Divorcing or separating parents may not be in love with each other anymore, but they both love their children deeply. Often, each parent believes that they are the better choice to have the primary care of the child. However, going to court frequently can be costly, complicated, and time-consuming. Many parents choose to use mediation and arbitration as a way to negotiate their parenting issues while keeping the details out of the public eye.
The experienced family lawyers at Scottsdale Family Law are ready to fight to ensure that your children’s best interests are looked after. We have over 60 years of combined experience with Arizona Child Custody cases. Just give us a call at 602-279-1900 to schedule an appointment.
You may not need to go to court in order to resolve your child custody issues. Other options are available, such as mediation or arbitration. The purpose of both mediation and arbitration is the same: to resolve disputes and reach a settlement. The difference between the two is in how that is accomplished.
In mediation, a neutral professional (known as a mediator) will help parties come to an agreement without the need for a trial. The job of a mediator is not to take sides in the dispute or make a ruling. They evaluate the situation, present settlement options, act as a go-between, and help the parties reach a compromise that is in the best interests of the children. It is important to choose a mediator who is an expert in divorce and family law issues.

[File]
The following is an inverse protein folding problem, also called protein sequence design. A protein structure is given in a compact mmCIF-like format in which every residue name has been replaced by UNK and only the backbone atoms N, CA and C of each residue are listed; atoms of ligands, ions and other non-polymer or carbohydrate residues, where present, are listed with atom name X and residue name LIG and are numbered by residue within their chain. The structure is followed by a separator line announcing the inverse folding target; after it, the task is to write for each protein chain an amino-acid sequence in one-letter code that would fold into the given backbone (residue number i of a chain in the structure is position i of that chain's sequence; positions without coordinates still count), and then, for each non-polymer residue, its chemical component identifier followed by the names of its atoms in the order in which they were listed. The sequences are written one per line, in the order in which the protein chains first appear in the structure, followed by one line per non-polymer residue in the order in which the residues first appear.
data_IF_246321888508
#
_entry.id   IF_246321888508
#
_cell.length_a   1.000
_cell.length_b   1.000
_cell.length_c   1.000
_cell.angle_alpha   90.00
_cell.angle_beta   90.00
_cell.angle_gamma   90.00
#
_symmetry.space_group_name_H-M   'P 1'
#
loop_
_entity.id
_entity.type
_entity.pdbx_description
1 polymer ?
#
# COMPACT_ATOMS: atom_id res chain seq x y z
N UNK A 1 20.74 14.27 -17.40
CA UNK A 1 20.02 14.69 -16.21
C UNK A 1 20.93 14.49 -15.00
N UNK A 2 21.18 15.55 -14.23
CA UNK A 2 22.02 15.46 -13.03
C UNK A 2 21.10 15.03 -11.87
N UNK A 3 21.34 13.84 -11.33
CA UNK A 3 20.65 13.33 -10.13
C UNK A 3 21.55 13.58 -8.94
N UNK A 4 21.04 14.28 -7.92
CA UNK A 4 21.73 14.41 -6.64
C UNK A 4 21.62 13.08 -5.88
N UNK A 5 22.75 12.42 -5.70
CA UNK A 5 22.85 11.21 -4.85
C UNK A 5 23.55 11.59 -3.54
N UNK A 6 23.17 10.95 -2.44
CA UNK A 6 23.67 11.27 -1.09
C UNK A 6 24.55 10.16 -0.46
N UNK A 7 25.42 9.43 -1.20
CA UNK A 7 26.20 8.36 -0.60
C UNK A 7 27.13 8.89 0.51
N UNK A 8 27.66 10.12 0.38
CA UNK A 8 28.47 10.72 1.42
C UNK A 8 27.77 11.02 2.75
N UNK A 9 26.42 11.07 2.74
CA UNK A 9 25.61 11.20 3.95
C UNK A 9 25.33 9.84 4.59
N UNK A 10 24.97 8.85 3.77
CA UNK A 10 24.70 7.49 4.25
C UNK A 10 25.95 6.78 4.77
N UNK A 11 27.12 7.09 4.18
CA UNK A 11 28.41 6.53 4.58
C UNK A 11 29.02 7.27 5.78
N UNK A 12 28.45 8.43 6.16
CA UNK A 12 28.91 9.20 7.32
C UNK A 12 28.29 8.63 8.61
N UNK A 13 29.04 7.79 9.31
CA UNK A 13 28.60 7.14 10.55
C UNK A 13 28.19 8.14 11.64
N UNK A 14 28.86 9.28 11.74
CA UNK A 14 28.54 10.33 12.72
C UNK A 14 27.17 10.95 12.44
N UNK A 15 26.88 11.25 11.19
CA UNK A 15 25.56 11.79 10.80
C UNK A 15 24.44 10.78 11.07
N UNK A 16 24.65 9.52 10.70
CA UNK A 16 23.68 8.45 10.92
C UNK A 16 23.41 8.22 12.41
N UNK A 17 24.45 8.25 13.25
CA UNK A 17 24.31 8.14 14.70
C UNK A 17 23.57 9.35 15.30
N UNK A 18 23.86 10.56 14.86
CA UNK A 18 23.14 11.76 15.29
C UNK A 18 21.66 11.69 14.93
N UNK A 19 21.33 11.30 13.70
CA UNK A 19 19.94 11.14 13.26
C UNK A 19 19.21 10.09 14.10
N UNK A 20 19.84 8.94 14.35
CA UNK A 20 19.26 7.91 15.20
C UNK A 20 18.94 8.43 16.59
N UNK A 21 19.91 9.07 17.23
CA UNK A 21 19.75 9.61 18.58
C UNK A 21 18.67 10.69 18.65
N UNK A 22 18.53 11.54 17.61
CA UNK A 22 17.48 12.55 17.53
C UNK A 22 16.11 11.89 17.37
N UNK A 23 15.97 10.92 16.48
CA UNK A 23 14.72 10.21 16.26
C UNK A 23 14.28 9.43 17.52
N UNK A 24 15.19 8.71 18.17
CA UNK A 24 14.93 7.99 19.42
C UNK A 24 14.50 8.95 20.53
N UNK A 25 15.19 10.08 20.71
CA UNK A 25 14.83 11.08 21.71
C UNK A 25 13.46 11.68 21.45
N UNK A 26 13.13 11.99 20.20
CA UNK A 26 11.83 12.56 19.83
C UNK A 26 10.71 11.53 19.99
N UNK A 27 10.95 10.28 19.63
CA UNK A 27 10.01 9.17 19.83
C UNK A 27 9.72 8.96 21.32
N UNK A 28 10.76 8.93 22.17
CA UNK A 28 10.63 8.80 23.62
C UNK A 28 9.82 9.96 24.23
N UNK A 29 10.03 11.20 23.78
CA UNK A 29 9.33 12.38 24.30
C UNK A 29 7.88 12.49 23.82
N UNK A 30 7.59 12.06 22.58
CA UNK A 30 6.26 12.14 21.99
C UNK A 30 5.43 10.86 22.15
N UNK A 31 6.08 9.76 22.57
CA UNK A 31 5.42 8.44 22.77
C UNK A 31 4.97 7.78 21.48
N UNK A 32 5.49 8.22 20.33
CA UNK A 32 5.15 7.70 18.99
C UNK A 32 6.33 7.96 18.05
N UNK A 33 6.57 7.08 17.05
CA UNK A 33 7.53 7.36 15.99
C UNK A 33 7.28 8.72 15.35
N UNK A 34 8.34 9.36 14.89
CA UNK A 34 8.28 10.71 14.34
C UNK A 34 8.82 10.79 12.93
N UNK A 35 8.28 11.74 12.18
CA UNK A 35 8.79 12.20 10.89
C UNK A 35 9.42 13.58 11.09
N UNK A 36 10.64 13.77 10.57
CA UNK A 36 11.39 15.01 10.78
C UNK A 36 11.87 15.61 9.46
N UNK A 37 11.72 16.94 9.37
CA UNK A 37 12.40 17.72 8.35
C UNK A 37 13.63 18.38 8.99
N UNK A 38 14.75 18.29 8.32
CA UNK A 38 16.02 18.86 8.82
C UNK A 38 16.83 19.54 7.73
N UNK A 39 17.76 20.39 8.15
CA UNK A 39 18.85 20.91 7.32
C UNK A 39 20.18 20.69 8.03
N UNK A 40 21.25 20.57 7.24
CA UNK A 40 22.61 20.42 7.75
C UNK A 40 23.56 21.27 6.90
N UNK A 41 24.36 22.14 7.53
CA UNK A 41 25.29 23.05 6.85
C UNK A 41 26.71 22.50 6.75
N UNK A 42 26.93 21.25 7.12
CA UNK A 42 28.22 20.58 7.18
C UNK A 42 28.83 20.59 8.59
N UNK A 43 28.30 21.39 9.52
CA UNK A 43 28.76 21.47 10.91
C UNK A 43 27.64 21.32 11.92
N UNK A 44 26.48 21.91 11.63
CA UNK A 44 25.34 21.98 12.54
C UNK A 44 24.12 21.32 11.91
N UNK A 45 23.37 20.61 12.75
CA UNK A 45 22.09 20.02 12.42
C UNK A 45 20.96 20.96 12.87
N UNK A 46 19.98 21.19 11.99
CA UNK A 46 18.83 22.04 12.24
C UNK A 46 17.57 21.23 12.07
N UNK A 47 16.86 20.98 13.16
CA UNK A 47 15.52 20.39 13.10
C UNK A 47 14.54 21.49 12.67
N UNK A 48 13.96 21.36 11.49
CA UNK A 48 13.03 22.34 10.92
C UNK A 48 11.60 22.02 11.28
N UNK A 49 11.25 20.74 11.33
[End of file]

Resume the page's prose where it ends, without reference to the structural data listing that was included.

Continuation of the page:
Parents often use mediation as an alternative to having their issues resolved in court. Mediation allows parents the ability to control both how quickly the issues can be resolved, as well as how the issues are resolved, all while keeping sensitive details out of the public record. In contrast, taking these issues to trial is usually a far lengthier process, with relatively little control over the outcome. All control over the situation is lost as the family law judge will make all rulings without direct input from the parents. Mediation is confidential and far less adversarial. Parents are able to minimize conflict through compromise in resolving their parenting issues. Mediation is almost always going to be a better result than having the family law judge decide these issues. Parents should always know what is in the children’s best interests.